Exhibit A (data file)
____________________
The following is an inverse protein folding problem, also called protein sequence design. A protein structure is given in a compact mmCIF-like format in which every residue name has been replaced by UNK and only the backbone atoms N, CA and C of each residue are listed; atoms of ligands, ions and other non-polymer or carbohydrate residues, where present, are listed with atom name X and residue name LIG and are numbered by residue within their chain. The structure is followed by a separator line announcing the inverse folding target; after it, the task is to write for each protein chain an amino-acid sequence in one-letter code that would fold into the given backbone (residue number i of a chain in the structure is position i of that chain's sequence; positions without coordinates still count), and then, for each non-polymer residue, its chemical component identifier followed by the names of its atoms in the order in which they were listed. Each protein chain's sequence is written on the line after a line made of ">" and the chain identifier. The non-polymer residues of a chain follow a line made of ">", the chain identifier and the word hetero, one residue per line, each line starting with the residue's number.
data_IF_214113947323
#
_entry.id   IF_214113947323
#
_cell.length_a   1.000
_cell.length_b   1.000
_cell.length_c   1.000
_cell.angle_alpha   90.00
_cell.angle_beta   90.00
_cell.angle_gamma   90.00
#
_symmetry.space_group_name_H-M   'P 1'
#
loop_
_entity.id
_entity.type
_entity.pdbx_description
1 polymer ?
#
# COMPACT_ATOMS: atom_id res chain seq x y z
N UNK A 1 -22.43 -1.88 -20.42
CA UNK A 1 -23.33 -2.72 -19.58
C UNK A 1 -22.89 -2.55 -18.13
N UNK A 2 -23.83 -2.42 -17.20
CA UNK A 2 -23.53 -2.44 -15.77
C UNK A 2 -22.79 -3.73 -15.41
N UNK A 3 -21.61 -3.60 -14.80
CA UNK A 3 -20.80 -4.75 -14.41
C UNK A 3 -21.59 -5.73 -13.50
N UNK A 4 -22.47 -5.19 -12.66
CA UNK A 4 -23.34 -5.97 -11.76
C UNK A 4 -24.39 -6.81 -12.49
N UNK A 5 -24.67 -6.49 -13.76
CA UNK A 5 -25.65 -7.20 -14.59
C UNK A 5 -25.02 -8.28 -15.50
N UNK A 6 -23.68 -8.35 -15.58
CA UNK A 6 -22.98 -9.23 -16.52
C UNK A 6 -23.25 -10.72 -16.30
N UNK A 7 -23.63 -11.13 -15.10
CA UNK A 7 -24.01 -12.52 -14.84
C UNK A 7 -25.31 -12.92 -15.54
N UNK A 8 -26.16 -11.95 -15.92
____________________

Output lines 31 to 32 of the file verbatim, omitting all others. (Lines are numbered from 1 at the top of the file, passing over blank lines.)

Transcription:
N UNK A 4 -22.47 -5.19 -12.66
CA UNK A 4 -23.34 -5.97 -11.76